What about talking to the housemate to get them to use a less aggressive client? Most P2P software that I know of has bandwidth cap options built in, which makes me think the poster is trying to do this under the table. How is the housemate going to react if/when they find out about it? Is this really a problem that's best addressed with technology?

Just speak to him! (5, Interesting)

drspliff (652992) | more than 5 years ago | (#23532146)

My housemate has a machine setup for bittorrent, when we first moved in together it was very annoying as he seemed oblivious that running it all the time meant that my connections were slow, dropping all the time & unusable.

So I spoke to him, you know - in a rational way. It's now scheduled for the nights & days when we're either asleep or at work with a few hours in between & most of the weekends where it's either throttled down to 10k/s (by uTorrent) or stopped completely.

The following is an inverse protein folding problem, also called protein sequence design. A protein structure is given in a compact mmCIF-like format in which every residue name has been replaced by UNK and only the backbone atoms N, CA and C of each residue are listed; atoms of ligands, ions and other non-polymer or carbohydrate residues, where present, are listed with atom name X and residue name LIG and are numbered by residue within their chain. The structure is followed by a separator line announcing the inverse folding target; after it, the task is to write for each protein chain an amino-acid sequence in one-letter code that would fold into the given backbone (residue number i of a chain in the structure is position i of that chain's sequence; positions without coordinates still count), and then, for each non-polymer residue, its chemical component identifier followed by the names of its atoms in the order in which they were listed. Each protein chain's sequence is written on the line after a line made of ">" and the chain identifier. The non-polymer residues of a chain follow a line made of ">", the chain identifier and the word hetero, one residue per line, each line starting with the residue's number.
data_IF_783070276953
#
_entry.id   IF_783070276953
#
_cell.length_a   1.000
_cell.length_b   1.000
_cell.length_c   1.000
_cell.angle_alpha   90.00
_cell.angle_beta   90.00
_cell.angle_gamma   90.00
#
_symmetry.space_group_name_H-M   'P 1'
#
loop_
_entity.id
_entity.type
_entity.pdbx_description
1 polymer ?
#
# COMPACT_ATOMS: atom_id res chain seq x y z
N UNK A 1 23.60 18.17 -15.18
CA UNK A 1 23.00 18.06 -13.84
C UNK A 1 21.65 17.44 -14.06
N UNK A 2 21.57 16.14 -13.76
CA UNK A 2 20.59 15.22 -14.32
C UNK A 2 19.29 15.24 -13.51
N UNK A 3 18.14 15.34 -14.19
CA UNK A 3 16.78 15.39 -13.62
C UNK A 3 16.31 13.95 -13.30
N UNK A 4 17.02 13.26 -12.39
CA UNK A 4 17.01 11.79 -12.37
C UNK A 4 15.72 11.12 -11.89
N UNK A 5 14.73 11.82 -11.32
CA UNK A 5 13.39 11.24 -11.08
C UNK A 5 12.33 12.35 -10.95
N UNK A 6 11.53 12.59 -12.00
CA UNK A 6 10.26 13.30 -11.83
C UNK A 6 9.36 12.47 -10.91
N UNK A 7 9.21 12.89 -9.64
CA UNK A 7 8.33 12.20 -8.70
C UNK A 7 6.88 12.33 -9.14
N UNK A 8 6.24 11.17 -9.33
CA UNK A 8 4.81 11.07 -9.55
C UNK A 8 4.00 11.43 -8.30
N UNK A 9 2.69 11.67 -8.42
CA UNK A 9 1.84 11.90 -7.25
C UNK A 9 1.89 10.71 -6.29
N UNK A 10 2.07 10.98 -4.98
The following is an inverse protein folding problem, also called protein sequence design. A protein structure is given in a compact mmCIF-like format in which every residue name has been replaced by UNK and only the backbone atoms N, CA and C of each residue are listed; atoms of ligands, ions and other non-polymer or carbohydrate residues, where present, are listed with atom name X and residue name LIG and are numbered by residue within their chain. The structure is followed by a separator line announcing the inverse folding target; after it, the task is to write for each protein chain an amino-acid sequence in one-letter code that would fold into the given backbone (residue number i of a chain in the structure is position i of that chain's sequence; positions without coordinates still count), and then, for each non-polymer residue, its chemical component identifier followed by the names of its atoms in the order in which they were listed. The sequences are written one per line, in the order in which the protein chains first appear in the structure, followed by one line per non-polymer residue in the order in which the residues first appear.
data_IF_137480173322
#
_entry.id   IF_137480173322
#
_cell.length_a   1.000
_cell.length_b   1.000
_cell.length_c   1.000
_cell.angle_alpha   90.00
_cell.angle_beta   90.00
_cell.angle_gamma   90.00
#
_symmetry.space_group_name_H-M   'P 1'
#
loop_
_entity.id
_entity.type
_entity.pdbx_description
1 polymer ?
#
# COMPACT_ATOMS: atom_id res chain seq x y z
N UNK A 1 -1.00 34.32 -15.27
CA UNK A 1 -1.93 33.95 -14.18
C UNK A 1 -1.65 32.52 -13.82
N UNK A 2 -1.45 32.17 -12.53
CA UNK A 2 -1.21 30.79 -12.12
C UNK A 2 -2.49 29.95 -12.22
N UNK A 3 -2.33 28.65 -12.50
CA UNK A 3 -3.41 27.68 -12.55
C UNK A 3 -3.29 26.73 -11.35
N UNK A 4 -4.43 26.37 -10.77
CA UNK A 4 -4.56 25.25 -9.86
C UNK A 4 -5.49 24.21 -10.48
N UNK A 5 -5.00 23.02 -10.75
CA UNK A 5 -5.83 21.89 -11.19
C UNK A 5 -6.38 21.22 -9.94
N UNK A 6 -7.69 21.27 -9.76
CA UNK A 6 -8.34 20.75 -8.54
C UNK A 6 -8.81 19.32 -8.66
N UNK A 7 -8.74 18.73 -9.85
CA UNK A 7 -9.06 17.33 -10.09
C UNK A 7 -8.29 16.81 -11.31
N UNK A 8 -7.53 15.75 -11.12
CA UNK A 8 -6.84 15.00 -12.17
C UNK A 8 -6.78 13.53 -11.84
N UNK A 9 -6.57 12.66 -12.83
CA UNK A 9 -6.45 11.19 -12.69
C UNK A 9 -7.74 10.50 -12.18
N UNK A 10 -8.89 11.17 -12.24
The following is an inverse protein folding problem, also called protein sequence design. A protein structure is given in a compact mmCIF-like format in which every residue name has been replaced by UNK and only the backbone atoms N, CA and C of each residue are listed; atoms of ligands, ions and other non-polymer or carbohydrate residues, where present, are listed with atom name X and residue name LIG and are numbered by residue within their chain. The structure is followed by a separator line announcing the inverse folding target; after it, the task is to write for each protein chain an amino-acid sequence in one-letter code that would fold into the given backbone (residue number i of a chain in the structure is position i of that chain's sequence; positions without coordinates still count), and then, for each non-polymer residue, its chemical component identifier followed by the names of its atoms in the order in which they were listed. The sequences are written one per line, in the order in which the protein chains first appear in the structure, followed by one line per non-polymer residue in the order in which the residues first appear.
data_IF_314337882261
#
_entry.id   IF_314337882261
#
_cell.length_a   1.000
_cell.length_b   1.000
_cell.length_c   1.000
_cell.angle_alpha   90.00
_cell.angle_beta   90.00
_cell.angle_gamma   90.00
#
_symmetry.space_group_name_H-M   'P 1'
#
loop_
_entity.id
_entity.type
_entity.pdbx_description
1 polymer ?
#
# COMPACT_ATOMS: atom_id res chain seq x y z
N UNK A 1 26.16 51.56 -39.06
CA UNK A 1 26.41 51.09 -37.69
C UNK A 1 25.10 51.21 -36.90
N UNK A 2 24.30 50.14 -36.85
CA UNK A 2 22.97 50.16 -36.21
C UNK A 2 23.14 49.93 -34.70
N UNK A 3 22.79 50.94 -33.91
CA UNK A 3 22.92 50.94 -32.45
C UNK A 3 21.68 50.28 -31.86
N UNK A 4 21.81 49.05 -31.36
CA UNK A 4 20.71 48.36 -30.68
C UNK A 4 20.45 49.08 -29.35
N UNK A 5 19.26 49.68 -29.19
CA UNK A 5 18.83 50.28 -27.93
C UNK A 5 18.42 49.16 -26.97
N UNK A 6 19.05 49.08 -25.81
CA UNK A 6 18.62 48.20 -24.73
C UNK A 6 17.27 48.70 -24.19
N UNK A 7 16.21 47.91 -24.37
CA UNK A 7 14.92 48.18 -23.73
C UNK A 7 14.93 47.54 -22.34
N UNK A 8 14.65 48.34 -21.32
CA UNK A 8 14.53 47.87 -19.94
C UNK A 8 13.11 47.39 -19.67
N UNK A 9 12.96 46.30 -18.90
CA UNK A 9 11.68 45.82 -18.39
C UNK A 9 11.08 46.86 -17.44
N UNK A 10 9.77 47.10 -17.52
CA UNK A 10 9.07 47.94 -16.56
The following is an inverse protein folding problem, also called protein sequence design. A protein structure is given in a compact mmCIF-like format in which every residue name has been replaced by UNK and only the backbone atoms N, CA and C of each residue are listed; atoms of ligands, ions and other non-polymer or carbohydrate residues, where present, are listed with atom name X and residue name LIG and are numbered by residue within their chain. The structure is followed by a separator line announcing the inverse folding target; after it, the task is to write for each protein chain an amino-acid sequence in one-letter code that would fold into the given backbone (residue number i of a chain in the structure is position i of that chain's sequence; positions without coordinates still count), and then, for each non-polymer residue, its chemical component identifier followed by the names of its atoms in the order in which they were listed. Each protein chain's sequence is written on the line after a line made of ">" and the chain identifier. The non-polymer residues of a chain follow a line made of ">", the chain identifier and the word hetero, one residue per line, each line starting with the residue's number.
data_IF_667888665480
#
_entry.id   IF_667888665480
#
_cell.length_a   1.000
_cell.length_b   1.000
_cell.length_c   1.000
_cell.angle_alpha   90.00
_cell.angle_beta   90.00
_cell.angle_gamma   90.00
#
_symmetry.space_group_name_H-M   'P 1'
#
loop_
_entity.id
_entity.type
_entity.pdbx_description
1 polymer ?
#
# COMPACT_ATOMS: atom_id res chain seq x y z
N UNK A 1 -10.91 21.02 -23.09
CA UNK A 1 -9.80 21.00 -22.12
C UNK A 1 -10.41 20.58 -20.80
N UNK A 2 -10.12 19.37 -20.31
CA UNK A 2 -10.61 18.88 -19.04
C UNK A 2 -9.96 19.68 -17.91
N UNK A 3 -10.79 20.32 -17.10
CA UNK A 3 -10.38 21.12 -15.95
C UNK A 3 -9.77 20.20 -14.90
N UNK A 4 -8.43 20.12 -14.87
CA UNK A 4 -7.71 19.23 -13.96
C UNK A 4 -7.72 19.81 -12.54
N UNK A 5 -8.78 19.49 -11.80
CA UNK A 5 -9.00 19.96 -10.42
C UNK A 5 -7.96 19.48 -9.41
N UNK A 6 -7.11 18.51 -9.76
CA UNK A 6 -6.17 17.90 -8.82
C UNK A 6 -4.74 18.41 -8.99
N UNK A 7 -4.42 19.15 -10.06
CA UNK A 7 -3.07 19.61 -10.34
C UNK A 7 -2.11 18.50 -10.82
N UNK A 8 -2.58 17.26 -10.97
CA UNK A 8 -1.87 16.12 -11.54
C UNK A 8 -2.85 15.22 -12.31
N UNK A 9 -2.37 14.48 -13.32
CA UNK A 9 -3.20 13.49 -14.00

On top of that we've got a Smoothwall box with packet prioritization for ssh/web/email/im etc. but no bandwidth throttling.

At the end of the day, if you cant come to an agreement then it's probably just gonna get worse for you two and there's nothing you can do to stop him being an asshole.

Re:Just speak to him! (4, Interesting)

Omnifarious (11933) | more than 5 years ago | (#23532244)

I had a housemate who ran P2P software all the time without even realizing it. Talking to him did nothing. Limiting the number of outbound packets from his computer to a certain number per second with a fairly high burst solved the problem. He liked playing WoW and when his WoW connection started getting all weird and I told him it was his P2P sofware he started to make sure it wasn't running. The average cap I set was plenty enough for WoW and enough for a decent download speed for P2P as well.